N.S. KUPPUSWAMY ODAYAR Vs. PANCHAYAT NARTHANGUDI
HIGH COURT OF MADRAS
N.S. Kuppuswamy Odayar
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(1.) THE appellants herein instituted O.S. No. 351 of 1962 on the file of the Court of the District Munsif of Valangiman at Kumbakonam for declaration of their right to a tank and to the fishery rights therein situate in R.S. No. 73/2 in Narthangudi Village and for a permanent injunction restraining the respondents from interfering with their possession of the same, or, in the alterative for recovery of possession of the tank with the fishery rights therein.
(2.) THE appellants claimed title to the tank and the fishery rights therein, having exercised the same for more than hundred years, and they came to file suit only because the first respondent -panchayat purported to lease out the fishery rights in the tank by public auction on 23rd April, 1962. The appellants claimed title to the property and also in the alternative claimed that even if they were not the original owners of the tank and the fishery rights they had perfected their title by adverse possession. On the other hand, the case of the respondents was that the tank was situate in natham poramboke and as such, the tank was Government property and under the provisions of the Madras Panchayat Act, it had vested in the panchayat and consequently the first respondent -panchayat had acquired the right to auction the fishery rights. Both the Courts below have rejected the case of the appellants and dismissed their suit and hence the present second appeal.
Since I have decided to set aside the judgment and decree of both the Courts below and remand the suit for a fresh disposal in view of the gross failure on the part of the Courts below to understand the case put forward by the appellants and the wrong approach on their part to the questions raised in this suit, I do not propose to express any final -opinion on any of the points in controversy.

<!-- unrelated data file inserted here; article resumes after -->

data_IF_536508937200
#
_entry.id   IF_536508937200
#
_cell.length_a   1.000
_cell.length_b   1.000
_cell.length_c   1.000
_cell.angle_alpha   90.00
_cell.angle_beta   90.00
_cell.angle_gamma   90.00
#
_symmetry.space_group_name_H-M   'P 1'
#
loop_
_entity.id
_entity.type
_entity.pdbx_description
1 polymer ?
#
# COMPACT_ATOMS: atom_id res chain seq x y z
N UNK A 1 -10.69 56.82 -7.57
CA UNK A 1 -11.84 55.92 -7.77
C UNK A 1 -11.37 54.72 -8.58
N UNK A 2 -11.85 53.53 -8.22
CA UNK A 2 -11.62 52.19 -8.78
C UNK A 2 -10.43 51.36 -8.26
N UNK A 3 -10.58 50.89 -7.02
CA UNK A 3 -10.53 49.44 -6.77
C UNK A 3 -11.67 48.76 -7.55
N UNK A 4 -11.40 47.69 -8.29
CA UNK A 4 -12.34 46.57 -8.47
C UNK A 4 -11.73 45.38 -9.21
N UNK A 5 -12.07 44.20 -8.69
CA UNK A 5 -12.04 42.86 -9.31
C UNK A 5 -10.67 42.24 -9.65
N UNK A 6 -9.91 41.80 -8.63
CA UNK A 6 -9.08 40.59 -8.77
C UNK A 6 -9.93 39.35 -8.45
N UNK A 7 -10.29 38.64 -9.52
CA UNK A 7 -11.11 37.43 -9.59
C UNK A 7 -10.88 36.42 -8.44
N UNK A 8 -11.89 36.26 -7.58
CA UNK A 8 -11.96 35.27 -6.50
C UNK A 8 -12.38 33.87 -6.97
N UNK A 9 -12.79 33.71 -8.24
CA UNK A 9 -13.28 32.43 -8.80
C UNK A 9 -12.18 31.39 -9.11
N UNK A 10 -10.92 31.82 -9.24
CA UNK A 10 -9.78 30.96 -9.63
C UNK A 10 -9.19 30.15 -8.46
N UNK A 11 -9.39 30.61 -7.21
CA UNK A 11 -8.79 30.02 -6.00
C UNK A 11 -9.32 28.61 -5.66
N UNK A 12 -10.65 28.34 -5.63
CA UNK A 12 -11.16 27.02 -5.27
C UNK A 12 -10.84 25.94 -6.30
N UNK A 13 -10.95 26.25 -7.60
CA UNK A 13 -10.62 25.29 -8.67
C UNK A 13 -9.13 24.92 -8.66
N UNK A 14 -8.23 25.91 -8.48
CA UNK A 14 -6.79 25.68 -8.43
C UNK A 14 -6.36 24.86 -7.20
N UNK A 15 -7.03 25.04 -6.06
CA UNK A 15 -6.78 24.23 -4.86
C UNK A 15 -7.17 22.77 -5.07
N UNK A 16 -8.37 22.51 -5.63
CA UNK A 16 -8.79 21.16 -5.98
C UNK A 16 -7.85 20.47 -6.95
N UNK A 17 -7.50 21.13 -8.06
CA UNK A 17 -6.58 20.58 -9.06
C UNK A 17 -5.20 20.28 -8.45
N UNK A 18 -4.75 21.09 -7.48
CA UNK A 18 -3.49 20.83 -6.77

(3.) AS I pointed out already, the appellants claimed that they were the owners of the tank and the fishery rights therein and in the alternative claimed also that they had perfected title by adverse possession. Admittedly, there was documentary evidence to show that it was the appellants' predecessors -in -interest who had been leasing out the fishery rights in the tank from 1873 onwards, as evidenced by Exhibit A -4 and other similar documents. By a partition deed dated 14th July, 1900, marked as Exhibit A -1, the tank had been dealt with as the property belonging to the family and had been partitioned. In each and every one of the lease deeds produced in this case, the lessees had acknowledged that the tank belonged to the lessor's family. However, without paying proper attention to any of these documents as evidence of title of the appellants, the Courts below proceeded on the basis that the tank was situated in natham poramboke and that the appellants themselves had admitted the same. I am clearly of the opinion that this approach was thoroughly wrong and was entirely unjustified with reference to the facts of the case and the materials placed before the Court. As I pointed out already, there is evidence to show that as early as 1873 the fishery rights in the tank were leased out by the predeces -sors -in -interest of the appellant's family. Both the Courts have come to the conclusion that there was no evidence as to who dug the tank and when the same was dug. Nonetheless, relying solely upon Exhibit B -1, which is an extract from the Re -settlement Register the Courts below came to the conclusion that the tank was situate in natham poramboke. D.W. 1 had stated that the Re -settlement Register was prepared in 1925, that Exhibit B -1 was an extract from the Resettlement Register and that R.S. No. 73/2 had been shown in that Register as poramboke. The fact that in 1925 the land in question was shown as poramboke did not automatically mean that at the time when the tank was dug, the land was poramboke, or that in the poramboke land, the tank was dug. Equally, the admission of the first appellant was that the tank was situate in the poramboke land, that is, he was referring to the state of affairs existing on the date when he was examined. There was no admission on the part of the appellants that the tank was dug in a poramboke land. Therefore, there could be no question of the appellants themselves having admitted that the tank was dug in a poramboke land and if at all, they could claim title only by prescription on the basis of adverse possession. Hence, the question regarding title put forward by the appellants had to be investigated into and examined independently of their alternative claim to title by prescription. The Courts below have failed to do that because of the wrong assumption that the appellants had admitted that the tank was situate in natham poramboke, failing to make a distinction between this tank being situate in what was described as a natham poramboke in Exhibit B -1 and the tank having been dug in what was a natham poramboke or not. Tt has been repeatedly held that the mere fact that in the Re -settlement Register, a particular piece of land has been described as poramboke will not by itself establish title of the Government to the land in question. Under these circumstances, I do not have the slightest hesitation in holding that both the Courts below have failed to appreciate the question of title put forward by the appellants to the tank in question and approach the claim from that point of view.;
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